Ali comes across well, in spite of Mailer’s writing. There is an edge of condescension, the reader almost observing Ali like an animal. His body is described with awe – Mailer is impressed – but whenever Ali speaks and riffs and reads poetry (until he’s in the ring) we are almost expected to laugh at him. But it isn’t funny, it’s intriguing. Ali is fighting the bout for weeks before he’s entered the ring, his training consisting as much of dialogue as it does exercise. Mailer has impressive levels of access to Ali, and in one of the finest sections of the book (before the actual fight, which is stonking), he goes jogging with him at 3am after a journalistic night on the town. Mailer is 51, and though he’s keen to make it clear that he’s not an athlete, not like Foreman and Ali, he is still in pretty good shape. Subtle bits of sleaze and an unabashed aside about sharing a prostitute during a car ride emphasise further the blokey, conservative, self importance of the writer. He regularly mentions Hemingway’s death (relatively though not immediately fresh at the time) and questions whether or not it was suicide. There’s a conspicuous wish to absolve Hemingway of whatever slur being considered “a suicide” is, very much in a “real men don’t feel sad” kinda way. Mailer doesn’t come across as particularly likeable or mature, but the bio in the front of the book informs me that he had six wives, which means he must’ve been able to appear likeable for a bit, at least. Writing about himself in the third person is arrogant, too: the narratorial voice is strong and implicitly his, yet any actions he commits are narrated from a falsely external position. One feels that he liked writing his own name, and that he’s more comfortable recounting all the praise regularly heaped on him by everyone he meets, as the Mailer is the text is bloody famous for his literary merits and for recently signing a million dollar book contract. I’ve never read any Mailer before this and I can’t see myself doing so again: I wouldn’t want to give the smug bastard the satisfaction of helping to continue his reputation.
Mailer does write well, though. There’s a terseness to his prose that explains the discussion of Hemingway, and when we reach the actual fight it is – let’s be fair – fucking electric. Mailer captures the energy and strength of these two men, and emphasises the art and brutality of boxing. Again, this is Hemingwayesque, only with fists and men instead of horns, swords, bulls, horses and men. That, though, reveals more of Mailer’s racism: even though Foreman and Ali can speak, Mailer does almost present them as animals. Ali doesn’t feel dangerous, but that’s because: “At times Ali was like nothing so much as a white actor who had put on […] makeup” (p. 47), whilst Foreman is always presented as a brute who might kill Ali, or anyone else should he want to. There’s a conflict in this, because Ali is the guy whose side we’re on, because he’s the champion of his race, he goes out of his way to help up-and-coming black journalists by giving them preferential interviews, for example. But Ali is presented as biologically more white. Foreman, who is “Black” to extremes in Mailer’s eye, is the white man’s boy. These are contradictory and conflicting sentiments. Mailer is obsessed with race but in a very unrefined, non-thought-through way. Everything he writes here is grounded in confused racism, moments of respect parried by allegations of white heritage, fear justified by inherent otherness. Mailer is unashamed of being outrun by an athlete 15 years or so his junior, because the athlete is black. Y’know, everything is in race, everything.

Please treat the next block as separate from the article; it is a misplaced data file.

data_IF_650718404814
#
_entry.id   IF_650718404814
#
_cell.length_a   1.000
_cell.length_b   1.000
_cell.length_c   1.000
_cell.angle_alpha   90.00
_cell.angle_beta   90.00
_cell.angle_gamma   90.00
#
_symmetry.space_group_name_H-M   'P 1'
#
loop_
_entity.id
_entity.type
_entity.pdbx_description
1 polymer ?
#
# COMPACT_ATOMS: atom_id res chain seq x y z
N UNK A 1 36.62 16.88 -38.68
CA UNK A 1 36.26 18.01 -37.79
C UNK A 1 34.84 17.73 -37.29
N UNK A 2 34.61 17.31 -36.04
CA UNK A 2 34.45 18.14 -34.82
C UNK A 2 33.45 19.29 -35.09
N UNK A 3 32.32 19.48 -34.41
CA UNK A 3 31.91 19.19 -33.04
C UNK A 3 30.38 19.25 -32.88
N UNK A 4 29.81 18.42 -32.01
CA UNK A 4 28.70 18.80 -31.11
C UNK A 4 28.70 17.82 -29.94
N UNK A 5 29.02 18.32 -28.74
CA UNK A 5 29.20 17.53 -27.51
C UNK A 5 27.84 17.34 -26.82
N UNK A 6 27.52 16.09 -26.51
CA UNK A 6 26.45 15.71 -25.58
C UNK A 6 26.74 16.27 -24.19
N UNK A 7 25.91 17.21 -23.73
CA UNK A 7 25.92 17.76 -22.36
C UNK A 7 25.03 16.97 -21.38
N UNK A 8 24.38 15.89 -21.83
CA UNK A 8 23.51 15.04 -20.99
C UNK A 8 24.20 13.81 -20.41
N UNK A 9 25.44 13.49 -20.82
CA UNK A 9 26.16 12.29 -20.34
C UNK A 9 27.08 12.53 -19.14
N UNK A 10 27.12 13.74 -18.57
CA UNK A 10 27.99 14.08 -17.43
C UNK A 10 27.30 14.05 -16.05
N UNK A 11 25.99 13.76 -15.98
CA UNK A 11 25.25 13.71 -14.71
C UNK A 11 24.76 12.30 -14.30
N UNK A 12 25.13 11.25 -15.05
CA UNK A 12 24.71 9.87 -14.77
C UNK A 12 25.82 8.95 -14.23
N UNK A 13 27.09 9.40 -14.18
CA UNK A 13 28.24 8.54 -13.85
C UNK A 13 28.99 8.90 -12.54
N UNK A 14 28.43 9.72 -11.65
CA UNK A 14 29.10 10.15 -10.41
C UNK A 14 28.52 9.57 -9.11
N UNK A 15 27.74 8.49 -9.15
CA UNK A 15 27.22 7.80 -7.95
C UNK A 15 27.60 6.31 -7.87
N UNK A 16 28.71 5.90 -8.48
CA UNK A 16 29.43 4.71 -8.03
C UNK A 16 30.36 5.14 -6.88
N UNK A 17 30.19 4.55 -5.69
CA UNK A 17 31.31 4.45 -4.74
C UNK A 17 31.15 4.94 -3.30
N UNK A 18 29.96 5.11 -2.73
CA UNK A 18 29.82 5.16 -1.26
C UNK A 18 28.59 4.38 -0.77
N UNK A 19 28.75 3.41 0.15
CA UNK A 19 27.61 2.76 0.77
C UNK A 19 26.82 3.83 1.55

The Fight is an interesting and enjoyable read because it’s about an important cultural event and is written with energy. It’s a time capsule-like window into the way liberal America (or what identified as liberal America) engaged with race in the ‘70s, and it’s a weird opportunity to understand how a totem of American letters thought about himself. For people sensitive to racism, it’s one to avoid, but I don’t think that includes many people with even a passing interest in a literary evocation of boxing. The fight section is wonderfully engaging, the rest is pretty evocative, too. But it’s very un-PC and Mailer comes across as a tool. Mixed feelings, but enjoyable, yeah.